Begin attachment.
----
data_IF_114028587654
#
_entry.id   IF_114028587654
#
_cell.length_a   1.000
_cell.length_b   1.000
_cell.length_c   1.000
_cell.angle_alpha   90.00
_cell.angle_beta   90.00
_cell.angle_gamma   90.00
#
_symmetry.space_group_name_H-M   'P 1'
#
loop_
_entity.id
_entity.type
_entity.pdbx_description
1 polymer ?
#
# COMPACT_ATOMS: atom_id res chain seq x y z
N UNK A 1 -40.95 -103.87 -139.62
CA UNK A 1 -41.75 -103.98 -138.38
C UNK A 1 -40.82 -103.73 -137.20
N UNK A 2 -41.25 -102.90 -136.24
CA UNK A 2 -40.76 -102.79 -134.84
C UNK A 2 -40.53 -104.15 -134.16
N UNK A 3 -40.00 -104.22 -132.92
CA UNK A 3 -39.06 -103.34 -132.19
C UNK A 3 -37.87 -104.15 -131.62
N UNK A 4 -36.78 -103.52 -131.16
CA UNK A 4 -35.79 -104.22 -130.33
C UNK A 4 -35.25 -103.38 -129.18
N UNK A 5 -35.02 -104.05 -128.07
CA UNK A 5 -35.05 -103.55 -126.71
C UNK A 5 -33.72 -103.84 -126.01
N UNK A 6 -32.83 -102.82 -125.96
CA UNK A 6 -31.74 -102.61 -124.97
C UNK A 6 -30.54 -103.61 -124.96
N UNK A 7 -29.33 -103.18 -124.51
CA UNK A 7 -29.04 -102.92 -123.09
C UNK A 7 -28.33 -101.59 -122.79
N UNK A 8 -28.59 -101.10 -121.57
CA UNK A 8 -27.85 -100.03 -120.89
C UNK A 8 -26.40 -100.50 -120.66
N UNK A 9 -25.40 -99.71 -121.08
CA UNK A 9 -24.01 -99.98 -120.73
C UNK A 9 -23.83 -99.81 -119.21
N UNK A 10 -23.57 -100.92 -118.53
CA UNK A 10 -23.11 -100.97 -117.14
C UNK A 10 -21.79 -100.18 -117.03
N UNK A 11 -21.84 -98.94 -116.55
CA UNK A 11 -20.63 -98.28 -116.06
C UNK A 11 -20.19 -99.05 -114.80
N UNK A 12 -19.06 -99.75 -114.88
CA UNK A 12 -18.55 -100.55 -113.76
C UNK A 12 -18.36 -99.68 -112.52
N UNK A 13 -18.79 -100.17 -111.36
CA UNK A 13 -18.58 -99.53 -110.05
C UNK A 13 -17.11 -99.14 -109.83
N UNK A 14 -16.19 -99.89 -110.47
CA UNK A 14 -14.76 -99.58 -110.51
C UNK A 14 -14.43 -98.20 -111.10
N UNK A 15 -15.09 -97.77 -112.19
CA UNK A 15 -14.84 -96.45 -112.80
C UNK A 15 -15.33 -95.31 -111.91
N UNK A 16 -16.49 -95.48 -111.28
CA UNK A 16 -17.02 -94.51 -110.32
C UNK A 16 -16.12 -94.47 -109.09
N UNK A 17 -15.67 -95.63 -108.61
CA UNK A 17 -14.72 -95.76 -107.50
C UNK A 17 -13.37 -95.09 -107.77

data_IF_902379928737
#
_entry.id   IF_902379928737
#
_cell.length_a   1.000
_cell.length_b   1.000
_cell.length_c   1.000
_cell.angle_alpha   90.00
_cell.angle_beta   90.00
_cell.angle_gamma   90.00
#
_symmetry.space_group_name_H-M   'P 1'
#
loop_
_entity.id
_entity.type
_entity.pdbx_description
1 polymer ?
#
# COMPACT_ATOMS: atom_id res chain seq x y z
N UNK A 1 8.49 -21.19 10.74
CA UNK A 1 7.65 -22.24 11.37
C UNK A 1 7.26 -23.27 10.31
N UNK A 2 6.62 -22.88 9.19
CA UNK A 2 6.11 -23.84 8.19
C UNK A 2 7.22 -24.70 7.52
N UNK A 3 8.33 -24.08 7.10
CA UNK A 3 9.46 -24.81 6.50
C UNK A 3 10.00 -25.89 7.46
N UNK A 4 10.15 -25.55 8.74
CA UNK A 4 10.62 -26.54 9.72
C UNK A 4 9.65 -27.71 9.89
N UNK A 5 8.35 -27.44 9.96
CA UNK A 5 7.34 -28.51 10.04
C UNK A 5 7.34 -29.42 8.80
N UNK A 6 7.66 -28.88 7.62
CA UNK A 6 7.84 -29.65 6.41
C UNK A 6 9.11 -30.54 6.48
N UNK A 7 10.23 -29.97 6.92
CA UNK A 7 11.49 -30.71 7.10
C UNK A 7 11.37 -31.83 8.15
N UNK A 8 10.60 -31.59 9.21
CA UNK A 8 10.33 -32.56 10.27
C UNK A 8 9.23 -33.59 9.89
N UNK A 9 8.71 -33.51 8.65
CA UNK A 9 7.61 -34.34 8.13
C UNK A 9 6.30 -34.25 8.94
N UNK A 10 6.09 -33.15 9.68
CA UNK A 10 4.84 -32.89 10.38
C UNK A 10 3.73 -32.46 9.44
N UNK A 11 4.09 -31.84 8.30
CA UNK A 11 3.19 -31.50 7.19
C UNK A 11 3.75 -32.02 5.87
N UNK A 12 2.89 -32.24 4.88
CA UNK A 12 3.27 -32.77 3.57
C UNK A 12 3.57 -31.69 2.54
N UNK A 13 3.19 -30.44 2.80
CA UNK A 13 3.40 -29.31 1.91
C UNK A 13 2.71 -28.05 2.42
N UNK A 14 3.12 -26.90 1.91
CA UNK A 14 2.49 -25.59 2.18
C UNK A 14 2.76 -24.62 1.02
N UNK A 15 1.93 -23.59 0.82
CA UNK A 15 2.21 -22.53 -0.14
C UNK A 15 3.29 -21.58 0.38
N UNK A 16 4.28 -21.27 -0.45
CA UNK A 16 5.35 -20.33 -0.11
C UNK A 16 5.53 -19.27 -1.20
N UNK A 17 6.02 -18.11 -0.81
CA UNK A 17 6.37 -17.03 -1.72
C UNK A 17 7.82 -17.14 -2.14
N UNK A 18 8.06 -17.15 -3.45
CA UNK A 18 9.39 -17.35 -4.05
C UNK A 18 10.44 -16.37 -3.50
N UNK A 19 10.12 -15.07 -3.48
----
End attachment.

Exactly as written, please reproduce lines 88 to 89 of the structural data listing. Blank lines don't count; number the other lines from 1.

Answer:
_entity.pdbx_description
1 polymer ?